Growing up is hard to do – re-defining the National Trust’s top 50

This is a specially revised 2017 version of the third post published on this website, originally shared with the wider world on April 18th, 2012, adapted to mark the fifth anniversary of Time flies, eh.  

Being smug is rarely a good thing, but I have to admit that was the over-riding emotion after a trawl through the National Trust’s 50 Things To Do Before You’re 11 ¾ list.

Don’t get me wrong. It’s a superb idea and I’m all for this latest generation of couch potatoes getting off their PlayStation consoles/arses and doing something in the Great Outdoors. But there’s not much new for my own children to tick off there, so it won’t take them too long to complete the list. As for myself and my own misspent youth, let’s just try and recall how I did.…

1.Climb a tree. I think I spent a great deal of my youth either climbing trees or falling out of them. There have been a few rescues since for my daughters, but thankfully I haven’t needed to climb up there myself to retrieve them. You see, I’m not quite as dextrous as I was, and height (somewhat ironically) has always been a problem for this 6ft 4in colossus.

2. Roll down a really big hill. You’re not fully British until you’ve had to wipe dog, cow or sheep shit off a handed-down jumper, or landed in a patch of nettles or thistles. My youngest daughter sported a pin-cushion look after a recent rolling incident on the North Downs. She’ll thank me for introducing her to such experiences one day though, I’m sure.

3. Camp out in the wild. I still have nightmares of a lads’ holiday on the Isle of Wight which involved lots of after-midnight talk of mad axemen roaming the Downs, fittingly enough while camped on National Trust land (illegally, he adds quietly). I won’t name the location, and wouldn’t recommend it anyway. There was the mother of all vertical climbs for a start. In comparison, my girls’ early experiences in the back garden hardly count, even if there are a couple of evil cats on our street, and a few swooping bats.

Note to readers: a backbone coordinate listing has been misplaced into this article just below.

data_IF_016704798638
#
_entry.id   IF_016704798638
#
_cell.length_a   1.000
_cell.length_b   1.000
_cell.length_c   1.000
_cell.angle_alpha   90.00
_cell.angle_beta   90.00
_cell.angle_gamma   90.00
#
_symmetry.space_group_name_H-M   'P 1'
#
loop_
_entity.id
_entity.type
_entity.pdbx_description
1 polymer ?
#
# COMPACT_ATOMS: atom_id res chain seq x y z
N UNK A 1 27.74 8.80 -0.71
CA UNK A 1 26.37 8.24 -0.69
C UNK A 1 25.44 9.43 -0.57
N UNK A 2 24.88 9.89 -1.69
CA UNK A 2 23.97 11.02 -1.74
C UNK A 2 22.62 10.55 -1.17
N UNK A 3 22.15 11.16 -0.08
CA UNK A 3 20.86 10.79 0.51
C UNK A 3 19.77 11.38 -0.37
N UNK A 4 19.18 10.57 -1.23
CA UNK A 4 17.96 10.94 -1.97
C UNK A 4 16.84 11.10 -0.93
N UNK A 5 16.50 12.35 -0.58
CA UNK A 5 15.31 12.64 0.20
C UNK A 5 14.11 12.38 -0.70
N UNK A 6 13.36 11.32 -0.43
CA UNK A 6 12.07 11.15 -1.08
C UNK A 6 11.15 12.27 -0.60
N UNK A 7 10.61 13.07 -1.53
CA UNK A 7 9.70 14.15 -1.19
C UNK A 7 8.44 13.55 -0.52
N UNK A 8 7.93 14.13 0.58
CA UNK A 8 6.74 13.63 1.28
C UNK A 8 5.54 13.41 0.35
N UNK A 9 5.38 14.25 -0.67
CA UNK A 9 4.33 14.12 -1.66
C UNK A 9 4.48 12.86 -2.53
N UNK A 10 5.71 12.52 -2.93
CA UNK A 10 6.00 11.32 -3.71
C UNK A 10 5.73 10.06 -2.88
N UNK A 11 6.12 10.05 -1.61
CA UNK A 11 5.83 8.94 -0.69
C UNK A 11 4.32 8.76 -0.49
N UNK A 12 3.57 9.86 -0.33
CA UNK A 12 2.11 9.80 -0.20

4. Build a den. I’m proud to say my girls had that ticked off before pre-school, and I feel sorry for anyone who never had chance to commandeer a grandparent’s dining table or clothes-horse. For me it no doubt involved re-enacted Second World War battles, overcoming considerable survival odds under imaginary fire.

5. Skim a stone. Now that’s something I could bring myself to compete in at national level, for sure. Reckon my dad was a potential world champion too. Rumour has it that on a couple of occasions Townsend Thoresen ferries on the Solent needed to alter course accordingly. Respect.

Behind You: Smiling for the camera, 1978, hoping not to catch anything, unaware of shark circling upriver (Photo copyright: The Wyatt Family Collection)

6. Run round in the rain. I have good memories of my girls doing this during a wet weekend in Suffolk. Not sure they quite got the general idea of a raindance being to invoke precipitation though. A couple of weeks later they got over the worst of their colds. Ironically, Mums in the 60s and ’70s generally suggested doing something unlikely would make it rain. Not to be confused with doing anything that might affect your eyesight, of course.

7. Fly a kite. I seem to have spent far too many hours in the untangling process with this pastime. And it always seemed to involve a freak gale and resultant wild swoop that had the potential to take out other small children. ‘Paramedics be aware’ is not a bad rider here.

8. Catch a fish with a net. My girls can definitely tick off crabbing and tiddling, whereas for me on the River Tillingbourne it was a case of ‘I’ve caught something – what should I do now?’ ‘Well, for a start you’ll have to come out from behind that tree, lad’.